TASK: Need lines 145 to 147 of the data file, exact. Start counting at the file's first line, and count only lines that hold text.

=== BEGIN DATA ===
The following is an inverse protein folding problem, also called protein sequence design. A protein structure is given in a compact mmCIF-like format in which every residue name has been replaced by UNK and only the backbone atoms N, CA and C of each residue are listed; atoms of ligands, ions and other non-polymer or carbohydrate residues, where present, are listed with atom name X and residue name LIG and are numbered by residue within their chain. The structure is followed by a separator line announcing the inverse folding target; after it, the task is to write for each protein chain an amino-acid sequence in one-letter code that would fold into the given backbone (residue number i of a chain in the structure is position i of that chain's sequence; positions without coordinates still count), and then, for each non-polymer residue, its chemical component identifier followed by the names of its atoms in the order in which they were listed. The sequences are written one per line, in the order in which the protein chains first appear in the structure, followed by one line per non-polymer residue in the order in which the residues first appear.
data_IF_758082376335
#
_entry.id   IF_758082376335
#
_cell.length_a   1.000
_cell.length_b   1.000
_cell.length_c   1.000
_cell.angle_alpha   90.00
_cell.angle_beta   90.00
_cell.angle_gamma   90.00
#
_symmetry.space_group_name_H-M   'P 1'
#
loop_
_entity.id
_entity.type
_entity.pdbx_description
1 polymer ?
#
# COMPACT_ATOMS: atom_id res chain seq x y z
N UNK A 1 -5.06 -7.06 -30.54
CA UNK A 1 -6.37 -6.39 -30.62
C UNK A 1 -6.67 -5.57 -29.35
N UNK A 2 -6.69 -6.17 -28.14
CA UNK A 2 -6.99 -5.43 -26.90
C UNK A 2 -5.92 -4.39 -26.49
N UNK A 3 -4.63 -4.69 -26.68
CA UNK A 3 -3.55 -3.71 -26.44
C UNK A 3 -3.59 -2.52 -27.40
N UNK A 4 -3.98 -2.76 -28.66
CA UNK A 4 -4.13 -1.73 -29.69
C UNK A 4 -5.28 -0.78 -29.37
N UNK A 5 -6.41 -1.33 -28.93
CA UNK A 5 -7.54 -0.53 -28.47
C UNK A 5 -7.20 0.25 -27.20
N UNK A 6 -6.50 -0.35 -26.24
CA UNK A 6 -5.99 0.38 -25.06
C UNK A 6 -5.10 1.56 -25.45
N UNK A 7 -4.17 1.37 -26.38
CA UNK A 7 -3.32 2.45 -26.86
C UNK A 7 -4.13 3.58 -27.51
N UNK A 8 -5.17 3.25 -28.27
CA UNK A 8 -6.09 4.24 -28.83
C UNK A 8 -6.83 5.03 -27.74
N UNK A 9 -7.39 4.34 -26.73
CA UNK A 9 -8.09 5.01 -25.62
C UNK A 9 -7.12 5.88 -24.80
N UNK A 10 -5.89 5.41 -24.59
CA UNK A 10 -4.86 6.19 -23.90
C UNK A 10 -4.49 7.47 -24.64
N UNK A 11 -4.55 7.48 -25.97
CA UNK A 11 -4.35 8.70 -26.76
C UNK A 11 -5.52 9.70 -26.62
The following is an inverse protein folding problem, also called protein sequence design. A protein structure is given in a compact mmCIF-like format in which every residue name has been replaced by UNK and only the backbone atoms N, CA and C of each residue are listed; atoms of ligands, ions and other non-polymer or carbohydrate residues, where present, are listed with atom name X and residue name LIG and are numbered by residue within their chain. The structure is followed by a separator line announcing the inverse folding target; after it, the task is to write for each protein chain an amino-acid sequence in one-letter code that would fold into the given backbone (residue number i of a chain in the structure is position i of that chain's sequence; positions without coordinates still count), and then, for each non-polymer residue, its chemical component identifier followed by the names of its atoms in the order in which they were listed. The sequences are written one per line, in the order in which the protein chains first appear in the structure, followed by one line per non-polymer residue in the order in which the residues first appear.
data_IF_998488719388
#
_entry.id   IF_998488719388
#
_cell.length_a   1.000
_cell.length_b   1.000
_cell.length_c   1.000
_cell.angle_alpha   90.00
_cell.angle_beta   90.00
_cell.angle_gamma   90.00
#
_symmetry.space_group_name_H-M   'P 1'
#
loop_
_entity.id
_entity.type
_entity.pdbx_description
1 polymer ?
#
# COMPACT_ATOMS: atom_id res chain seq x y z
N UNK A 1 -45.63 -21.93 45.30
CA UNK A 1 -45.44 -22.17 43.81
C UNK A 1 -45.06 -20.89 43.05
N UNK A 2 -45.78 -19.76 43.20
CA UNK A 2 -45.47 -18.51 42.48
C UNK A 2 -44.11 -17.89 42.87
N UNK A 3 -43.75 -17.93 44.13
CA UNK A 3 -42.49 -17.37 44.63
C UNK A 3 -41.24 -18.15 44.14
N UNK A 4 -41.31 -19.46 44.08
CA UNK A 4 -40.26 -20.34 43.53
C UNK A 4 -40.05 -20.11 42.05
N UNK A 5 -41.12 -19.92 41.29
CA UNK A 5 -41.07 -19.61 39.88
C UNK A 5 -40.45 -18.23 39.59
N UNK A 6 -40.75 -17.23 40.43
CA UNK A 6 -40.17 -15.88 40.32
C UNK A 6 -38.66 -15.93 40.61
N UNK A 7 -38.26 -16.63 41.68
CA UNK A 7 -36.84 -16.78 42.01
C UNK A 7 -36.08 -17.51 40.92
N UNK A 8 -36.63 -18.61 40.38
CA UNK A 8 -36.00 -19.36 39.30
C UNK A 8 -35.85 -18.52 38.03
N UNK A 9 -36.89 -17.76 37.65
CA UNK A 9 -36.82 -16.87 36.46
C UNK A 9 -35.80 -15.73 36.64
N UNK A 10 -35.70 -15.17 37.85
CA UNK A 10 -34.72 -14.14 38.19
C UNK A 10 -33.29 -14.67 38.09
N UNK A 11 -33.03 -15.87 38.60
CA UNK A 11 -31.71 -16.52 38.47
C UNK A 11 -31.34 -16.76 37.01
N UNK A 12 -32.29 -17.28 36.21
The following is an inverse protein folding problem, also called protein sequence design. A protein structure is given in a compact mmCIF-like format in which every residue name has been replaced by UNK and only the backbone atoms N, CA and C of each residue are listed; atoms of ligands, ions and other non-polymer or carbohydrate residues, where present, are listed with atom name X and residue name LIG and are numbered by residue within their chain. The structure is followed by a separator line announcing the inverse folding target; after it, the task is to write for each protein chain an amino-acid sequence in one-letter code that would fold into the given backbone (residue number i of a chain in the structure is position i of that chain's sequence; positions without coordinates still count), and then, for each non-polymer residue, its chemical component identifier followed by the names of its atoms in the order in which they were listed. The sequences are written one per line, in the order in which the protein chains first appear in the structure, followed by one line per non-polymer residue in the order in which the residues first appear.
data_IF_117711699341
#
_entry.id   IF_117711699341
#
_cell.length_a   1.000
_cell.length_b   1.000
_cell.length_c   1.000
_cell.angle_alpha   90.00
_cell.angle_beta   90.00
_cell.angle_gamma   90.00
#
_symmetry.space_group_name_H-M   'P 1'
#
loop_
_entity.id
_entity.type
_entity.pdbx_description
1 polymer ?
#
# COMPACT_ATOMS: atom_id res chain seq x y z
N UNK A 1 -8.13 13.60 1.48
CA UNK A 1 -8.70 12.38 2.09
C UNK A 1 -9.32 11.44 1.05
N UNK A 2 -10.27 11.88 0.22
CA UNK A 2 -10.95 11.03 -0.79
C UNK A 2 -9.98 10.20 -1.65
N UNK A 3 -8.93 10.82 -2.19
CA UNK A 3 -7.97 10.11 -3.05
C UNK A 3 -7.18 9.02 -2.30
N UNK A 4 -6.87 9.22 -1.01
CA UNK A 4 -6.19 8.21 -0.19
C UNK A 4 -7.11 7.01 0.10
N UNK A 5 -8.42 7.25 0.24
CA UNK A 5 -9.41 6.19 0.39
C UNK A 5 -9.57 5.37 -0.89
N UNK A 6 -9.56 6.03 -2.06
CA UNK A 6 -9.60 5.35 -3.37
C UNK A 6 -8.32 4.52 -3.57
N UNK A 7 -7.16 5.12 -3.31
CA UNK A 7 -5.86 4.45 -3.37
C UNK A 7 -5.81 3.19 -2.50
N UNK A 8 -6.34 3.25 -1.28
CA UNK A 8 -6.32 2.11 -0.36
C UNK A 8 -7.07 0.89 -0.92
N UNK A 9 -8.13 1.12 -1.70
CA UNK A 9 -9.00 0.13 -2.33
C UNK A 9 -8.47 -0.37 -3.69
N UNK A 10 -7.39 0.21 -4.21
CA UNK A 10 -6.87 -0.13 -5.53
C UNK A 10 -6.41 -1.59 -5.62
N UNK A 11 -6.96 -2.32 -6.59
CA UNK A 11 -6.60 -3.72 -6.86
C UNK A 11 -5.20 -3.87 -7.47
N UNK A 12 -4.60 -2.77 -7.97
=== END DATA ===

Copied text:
C UNK A 5 -9.57 5.37 -0.89
N UNK A 6 -9.56 6.03 -2.06
CA UNK A 6 -9.60 5.35 -3.37